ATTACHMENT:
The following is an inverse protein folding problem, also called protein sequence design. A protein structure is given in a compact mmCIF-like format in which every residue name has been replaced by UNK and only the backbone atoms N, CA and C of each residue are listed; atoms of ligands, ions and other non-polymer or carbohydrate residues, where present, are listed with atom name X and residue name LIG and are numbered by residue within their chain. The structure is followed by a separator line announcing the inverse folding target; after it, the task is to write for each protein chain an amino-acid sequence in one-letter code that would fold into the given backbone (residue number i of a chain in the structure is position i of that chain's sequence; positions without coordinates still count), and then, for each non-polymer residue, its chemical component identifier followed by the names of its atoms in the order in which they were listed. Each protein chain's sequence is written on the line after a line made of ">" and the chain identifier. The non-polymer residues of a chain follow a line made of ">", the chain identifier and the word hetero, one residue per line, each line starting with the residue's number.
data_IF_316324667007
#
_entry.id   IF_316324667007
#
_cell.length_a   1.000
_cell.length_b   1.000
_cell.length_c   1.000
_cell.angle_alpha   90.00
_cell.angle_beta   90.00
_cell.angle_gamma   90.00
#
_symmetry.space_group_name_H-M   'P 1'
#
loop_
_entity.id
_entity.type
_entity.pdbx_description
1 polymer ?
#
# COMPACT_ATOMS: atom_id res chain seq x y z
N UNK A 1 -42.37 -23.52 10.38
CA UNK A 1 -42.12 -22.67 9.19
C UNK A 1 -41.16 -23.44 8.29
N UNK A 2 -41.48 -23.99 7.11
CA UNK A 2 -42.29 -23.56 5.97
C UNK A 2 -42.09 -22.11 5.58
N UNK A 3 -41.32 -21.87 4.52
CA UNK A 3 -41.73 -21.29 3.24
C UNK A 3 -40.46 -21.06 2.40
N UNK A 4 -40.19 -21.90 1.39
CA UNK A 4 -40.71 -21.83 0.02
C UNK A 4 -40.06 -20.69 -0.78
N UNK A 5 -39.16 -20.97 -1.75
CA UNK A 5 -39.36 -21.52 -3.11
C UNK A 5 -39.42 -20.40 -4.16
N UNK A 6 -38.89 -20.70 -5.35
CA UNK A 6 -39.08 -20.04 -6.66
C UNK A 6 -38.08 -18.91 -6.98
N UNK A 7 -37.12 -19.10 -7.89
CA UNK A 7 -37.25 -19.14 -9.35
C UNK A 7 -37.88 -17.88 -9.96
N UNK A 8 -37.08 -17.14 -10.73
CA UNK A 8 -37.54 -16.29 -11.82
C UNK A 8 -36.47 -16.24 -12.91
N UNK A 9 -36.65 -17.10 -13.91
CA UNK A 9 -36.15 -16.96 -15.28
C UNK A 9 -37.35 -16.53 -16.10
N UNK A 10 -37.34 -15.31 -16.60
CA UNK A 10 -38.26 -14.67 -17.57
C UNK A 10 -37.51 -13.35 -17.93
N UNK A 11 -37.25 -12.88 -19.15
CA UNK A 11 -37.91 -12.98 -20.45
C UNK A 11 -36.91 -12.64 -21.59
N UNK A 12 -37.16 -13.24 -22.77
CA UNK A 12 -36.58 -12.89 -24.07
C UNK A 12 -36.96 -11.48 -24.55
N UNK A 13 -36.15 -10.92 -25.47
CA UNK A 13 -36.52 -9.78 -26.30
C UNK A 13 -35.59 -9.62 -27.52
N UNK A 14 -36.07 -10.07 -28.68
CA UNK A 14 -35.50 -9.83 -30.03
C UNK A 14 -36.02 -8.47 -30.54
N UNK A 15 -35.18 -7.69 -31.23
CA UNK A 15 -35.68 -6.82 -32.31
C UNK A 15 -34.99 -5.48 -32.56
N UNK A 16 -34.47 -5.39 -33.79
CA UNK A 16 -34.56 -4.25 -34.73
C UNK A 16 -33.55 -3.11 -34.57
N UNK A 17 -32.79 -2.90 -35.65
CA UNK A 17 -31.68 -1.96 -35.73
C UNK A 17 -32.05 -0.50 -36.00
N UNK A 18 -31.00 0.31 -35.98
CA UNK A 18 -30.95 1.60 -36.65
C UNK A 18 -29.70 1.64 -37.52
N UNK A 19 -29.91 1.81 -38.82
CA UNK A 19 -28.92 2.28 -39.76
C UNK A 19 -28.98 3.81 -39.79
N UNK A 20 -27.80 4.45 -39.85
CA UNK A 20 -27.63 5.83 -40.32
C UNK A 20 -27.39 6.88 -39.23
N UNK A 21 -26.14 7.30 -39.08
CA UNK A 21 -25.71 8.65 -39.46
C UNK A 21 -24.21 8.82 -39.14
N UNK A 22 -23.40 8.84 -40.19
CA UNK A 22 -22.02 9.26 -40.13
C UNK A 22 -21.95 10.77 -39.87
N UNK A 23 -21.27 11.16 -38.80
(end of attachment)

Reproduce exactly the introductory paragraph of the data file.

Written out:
The following is an inverse protein folding problem, also called protein sequence design. A protein structure is given in a compact mmCIF-like format in which every residue name has been replaced by UNK and only the backbone atoms N, CA and C of each residue are listed; atoms of ligands, ions and other non-polymer or carbohydrate residues, where present, are listed with atom name X and residue name LIG and are numbered by residue within their chain. The structure is followed by a separator line announcing the inverse folding target; after it, the task is to write for each protein chain an amino-acid sequence in one-letter code that would fold into the given backbone (residue number i of a chain in the structure is position i of that chain's sequence; positions without coordinates still count), and then, for each non-polymer residue, its chemical component identifier followed by the names of its atoms in the order in which they were listed. Each protein chain's sequence is written on the line after a line made of ">" and the chain identifier. The non-polymer residues of a chain follow a line made of ">", the chain identifier and the word hetero, one residue per line, each line starting with the residue's number.